Britain is forcing big banks to set up a boundary around their high street operations to protect taxpayers from any problems in riskier investment banking operations.
The so-called “ring-fenced bank” (RFB) needs to be in operation by 2019, and the Bank of England issued a consultation paper on its proposals last week.
“The proposed changes are credit negative for all bondholders of large UK banks because they remove some key obstacles to the effective resolution of these institutions and the bail-in of their bondholders,” said Carlos Suarez Duarte, a senior analyst at ratings agency Moody’s.
Moody’s said as activities outside the ring-fenced banks will be more volatile and riskier, the credit profiles of those businesses will be weaker.
The standalone credit profiles of the RFBs will benefit from being less risky businesses, but that will make them easier to resolve and enforce losses on creditors, Moody’s said.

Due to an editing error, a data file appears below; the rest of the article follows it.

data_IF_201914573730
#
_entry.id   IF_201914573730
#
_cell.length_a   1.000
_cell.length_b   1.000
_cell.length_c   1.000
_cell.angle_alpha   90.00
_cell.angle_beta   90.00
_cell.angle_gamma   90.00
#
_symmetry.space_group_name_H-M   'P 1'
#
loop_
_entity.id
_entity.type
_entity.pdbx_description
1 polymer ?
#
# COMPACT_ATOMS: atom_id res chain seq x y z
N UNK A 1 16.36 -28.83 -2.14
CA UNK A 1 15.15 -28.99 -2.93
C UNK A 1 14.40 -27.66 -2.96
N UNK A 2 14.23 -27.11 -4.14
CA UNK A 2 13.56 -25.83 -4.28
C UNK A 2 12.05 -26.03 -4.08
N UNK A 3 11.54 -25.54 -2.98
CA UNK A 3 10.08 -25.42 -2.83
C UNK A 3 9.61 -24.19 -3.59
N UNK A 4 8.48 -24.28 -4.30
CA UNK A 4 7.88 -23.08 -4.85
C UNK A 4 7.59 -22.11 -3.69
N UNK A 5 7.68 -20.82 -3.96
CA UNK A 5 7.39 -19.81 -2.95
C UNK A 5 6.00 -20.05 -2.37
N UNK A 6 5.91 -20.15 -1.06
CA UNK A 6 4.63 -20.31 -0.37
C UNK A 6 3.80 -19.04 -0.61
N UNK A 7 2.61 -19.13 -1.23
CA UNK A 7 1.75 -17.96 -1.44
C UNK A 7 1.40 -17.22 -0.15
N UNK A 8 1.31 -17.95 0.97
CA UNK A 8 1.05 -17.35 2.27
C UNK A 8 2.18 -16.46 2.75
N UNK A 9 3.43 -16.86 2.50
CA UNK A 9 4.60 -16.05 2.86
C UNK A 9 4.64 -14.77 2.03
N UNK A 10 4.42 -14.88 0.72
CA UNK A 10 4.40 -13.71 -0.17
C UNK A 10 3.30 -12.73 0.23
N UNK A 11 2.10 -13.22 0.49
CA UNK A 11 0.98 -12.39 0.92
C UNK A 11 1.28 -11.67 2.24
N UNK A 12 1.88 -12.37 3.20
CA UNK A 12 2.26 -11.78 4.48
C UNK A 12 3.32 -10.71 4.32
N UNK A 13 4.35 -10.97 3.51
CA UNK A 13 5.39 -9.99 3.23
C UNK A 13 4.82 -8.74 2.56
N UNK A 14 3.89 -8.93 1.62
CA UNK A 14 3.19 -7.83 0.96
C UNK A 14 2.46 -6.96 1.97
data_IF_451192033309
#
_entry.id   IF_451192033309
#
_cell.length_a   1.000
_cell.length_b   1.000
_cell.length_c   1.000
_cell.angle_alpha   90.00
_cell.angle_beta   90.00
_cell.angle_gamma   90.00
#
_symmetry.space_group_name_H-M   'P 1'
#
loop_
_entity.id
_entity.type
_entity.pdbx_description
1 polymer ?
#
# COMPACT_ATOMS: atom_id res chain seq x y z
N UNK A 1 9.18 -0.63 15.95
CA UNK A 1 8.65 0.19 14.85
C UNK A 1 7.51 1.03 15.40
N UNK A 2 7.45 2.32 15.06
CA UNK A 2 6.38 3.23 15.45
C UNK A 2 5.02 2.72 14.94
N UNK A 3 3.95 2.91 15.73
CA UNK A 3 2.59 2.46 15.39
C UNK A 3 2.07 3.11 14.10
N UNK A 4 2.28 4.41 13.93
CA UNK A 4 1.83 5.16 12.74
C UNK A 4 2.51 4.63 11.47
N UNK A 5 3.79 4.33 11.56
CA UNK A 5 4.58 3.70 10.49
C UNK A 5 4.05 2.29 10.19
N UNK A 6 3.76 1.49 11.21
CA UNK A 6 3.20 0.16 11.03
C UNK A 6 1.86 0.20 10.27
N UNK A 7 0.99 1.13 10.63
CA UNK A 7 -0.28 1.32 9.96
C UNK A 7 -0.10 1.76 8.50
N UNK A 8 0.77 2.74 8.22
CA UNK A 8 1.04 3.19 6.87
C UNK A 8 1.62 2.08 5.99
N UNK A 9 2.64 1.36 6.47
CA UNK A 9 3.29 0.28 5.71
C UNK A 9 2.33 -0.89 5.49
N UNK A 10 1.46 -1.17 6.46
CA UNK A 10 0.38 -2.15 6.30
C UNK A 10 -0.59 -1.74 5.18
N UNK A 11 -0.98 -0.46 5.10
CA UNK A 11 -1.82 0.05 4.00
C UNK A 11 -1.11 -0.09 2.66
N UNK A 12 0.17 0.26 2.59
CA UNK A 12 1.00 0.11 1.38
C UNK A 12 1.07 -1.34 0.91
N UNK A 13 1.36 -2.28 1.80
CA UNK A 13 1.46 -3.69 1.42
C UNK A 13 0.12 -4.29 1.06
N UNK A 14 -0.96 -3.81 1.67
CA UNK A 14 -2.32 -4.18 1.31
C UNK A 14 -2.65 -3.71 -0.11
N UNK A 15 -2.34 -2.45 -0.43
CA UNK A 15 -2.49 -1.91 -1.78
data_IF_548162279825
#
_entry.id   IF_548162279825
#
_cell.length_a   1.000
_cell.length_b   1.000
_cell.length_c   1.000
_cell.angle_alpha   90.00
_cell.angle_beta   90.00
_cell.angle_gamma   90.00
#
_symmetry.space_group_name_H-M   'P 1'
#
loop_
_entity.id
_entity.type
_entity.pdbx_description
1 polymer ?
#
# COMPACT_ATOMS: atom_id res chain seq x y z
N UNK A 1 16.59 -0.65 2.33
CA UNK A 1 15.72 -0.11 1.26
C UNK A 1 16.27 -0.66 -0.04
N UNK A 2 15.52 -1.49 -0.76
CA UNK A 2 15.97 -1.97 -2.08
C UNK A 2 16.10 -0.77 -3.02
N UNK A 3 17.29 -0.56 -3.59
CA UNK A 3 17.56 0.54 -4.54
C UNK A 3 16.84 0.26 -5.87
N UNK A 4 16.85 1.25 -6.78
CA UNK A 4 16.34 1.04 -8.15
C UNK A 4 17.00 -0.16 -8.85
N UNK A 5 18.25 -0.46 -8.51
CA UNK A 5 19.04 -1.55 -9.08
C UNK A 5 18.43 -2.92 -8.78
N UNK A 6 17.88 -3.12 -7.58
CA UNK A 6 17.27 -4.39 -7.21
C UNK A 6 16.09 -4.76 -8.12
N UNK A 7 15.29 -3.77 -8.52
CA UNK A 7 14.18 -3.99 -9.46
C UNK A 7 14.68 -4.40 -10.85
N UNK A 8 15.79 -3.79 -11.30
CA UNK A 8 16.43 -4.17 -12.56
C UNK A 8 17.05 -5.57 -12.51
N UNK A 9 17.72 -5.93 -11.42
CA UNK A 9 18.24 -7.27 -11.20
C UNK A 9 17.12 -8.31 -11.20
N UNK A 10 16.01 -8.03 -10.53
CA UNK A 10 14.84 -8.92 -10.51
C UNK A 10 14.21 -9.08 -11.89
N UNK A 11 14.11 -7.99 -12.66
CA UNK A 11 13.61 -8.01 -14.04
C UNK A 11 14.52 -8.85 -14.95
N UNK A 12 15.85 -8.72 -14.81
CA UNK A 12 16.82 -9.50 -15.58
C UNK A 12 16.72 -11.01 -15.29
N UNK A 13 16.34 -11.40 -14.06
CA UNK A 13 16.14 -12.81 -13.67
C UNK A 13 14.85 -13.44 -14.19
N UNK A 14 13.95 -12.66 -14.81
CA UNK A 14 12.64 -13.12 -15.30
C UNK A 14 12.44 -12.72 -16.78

The RFBs will also have a high amount of customer deposits, which bondholders rank junior to, which could increase the losses on bondholders in the event of a failure.
Moody’s said the proposed rules had not clarified the treatment of existing creditors of the banks or addressed whether they will become creditors of the RFBs, the businesses outside the ring-fence, or of holding companies.
A review of banks’ financial health led by the European Central Bank can be considered a success before it is completed as banks have raised around 200 billion euros (£157.34bn) in preparation, a top Bundesbank official said.
The results of Europe’s most comprehensive banking review will be released on October 26, giving the clearest picture yet of the state of a sector that was pummelled during the financial crisis.
In anticipation of the results and without knowing how they will do in the tests, European banks have taken steps to strengthen their balance sheets, including raising equity, retaining profit, reducing risk and selling investments.